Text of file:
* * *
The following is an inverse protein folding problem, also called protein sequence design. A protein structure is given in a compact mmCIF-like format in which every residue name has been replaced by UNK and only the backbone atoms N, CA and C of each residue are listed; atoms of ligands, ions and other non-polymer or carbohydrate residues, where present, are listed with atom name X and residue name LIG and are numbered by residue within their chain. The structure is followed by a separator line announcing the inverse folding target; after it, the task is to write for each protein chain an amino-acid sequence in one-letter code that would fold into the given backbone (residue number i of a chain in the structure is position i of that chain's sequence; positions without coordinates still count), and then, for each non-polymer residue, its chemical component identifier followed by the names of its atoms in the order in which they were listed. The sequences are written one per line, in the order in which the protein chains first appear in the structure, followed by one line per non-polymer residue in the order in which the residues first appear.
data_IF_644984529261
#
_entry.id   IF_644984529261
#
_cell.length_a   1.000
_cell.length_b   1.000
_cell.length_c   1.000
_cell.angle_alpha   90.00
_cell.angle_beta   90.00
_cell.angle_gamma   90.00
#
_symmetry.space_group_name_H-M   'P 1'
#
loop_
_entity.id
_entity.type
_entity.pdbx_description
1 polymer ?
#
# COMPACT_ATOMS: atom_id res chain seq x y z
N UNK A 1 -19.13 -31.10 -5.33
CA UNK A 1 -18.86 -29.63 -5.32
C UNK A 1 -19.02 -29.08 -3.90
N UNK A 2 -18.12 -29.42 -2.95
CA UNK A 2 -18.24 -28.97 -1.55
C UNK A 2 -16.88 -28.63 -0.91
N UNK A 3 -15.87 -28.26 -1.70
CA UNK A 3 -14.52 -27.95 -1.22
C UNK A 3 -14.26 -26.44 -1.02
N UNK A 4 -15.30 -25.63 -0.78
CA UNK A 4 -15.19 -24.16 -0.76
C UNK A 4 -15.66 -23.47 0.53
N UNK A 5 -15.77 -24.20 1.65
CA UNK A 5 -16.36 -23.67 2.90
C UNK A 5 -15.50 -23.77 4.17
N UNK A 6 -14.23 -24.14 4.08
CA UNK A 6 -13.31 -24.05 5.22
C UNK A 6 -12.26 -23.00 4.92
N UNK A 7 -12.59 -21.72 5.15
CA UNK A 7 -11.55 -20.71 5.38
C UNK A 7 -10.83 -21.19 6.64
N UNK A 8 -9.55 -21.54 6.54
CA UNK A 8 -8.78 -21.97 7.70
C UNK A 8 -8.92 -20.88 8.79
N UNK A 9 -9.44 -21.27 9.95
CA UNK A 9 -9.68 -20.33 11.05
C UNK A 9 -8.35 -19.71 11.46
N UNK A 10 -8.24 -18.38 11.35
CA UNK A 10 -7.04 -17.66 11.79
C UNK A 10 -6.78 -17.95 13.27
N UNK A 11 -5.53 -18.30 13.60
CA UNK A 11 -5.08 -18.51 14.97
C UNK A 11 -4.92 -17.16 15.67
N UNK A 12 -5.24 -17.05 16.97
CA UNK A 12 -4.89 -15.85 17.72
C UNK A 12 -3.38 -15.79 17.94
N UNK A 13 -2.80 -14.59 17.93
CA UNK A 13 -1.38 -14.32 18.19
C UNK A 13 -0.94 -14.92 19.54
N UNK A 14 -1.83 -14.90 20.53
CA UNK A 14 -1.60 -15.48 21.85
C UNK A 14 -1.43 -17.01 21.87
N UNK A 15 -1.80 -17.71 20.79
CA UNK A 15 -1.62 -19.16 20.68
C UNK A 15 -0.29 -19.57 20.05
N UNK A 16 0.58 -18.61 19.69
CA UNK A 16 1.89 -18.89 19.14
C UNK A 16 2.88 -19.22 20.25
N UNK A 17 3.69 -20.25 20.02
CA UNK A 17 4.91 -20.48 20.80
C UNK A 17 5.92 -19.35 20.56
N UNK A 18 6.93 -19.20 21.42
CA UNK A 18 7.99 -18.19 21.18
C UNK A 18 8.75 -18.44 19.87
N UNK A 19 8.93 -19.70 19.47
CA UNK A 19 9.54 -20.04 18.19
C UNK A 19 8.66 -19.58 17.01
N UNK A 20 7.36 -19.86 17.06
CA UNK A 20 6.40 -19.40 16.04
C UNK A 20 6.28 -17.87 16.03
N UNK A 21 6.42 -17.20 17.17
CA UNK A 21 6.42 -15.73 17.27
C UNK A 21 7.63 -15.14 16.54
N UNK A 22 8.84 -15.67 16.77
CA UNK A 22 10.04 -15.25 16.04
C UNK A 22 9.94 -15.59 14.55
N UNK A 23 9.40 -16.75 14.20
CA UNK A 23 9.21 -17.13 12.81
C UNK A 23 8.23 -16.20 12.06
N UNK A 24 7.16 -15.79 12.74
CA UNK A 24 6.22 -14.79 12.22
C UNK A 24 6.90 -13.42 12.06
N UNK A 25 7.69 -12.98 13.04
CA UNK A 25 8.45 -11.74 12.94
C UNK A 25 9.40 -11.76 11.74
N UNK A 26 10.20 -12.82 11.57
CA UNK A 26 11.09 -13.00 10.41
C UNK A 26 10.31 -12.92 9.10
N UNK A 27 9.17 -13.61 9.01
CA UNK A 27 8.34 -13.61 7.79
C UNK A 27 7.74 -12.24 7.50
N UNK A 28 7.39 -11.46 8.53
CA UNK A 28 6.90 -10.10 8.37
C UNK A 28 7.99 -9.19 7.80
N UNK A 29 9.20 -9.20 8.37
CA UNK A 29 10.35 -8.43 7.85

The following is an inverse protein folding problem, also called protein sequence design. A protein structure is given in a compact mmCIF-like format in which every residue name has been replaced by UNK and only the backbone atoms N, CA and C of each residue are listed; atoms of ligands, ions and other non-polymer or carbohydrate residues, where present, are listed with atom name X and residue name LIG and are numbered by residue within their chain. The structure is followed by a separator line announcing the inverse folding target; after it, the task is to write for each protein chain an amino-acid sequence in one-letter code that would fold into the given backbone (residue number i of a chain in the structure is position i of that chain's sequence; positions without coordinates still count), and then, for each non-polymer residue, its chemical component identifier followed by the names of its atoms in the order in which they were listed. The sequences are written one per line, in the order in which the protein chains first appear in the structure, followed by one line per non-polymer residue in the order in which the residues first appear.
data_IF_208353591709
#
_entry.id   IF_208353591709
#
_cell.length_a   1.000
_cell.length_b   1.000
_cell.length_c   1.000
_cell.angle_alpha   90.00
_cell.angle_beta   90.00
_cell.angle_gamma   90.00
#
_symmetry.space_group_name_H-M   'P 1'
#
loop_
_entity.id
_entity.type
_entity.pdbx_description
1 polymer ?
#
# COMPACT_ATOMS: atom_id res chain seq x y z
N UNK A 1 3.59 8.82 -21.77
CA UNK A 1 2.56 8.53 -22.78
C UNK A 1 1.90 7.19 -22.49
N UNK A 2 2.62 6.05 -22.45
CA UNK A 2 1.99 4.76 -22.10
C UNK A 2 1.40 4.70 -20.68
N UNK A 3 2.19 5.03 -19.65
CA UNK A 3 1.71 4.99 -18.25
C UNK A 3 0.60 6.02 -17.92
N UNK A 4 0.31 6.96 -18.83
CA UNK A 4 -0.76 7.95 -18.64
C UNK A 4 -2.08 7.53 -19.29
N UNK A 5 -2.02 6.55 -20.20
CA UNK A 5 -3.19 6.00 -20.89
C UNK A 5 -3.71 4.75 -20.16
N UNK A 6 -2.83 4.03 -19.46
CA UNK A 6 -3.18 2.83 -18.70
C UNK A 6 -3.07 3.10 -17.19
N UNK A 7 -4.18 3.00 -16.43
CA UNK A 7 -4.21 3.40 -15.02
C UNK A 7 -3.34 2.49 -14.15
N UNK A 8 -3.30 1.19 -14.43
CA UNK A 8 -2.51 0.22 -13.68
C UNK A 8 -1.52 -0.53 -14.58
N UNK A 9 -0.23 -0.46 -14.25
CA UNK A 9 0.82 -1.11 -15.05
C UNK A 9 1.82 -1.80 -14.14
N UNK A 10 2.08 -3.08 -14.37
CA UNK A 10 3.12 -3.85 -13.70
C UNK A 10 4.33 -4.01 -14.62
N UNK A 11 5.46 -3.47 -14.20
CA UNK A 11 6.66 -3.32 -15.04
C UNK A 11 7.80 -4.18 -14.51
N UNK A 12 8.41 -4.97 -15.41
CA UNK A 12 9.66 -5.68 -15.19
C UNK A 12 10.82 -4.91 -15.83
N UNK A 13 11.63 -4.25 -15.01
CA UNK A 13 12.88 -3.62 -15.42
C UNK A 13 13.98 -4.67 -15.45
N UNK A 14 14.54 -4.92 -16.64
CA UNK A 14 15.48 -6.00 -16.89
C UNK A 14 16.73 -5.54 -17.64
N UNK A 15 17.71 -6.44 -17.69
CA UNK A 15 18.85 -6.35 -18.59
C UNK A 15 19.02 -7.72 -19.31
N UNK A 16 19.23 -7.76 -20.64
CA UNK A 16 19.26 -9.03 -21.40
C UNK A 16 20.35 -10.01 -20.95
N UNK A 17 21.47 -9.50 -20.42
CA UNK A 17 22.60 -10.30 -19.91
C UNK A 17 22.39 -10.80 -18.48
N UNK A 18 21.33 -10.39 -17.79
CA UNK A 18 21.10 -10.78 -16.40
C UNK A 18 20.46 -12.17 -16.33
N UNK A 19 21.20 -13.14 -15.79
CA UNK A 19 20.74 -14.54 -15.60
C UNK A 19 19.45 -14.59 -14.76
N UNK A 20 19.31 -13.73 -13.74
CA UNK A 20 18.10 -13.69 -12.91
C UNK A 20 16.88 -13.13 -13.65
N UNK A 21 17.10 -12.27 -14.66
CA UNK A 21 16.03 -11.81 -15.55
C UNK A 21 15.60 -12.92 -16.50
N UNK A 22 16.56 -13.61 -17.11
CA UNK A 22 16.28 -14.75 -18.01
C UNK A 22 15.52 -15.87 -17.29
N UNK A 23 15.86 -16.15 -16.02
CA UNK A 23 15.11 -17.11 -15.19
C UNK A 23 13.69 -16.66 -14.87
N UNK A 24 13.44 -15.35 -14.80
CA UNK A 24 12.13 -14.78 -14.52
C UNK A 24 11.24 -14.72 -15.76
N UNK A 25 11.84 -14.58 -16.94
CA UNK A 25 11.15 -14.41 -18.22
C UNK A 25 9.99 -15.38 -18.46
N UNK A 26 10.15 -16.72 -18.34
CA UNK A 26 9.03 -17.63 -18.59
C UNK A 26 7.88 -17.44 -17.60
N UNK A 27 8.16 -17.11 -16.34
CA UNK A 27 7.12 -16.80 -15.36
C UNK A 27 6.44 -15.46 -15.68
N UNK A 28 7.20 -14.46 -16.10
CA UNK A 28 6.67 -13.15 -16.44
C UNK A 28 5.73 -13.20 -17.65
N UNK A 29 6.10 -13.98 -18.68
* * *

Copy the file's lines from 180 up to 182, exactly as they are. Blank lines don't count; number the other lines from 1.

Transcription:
N UNK A 18 21.33 -10.39 -17.79
CA UNK A 18 21.10 -10.78 -16.40
C UNK A 18 20.46 -12.17 -16.33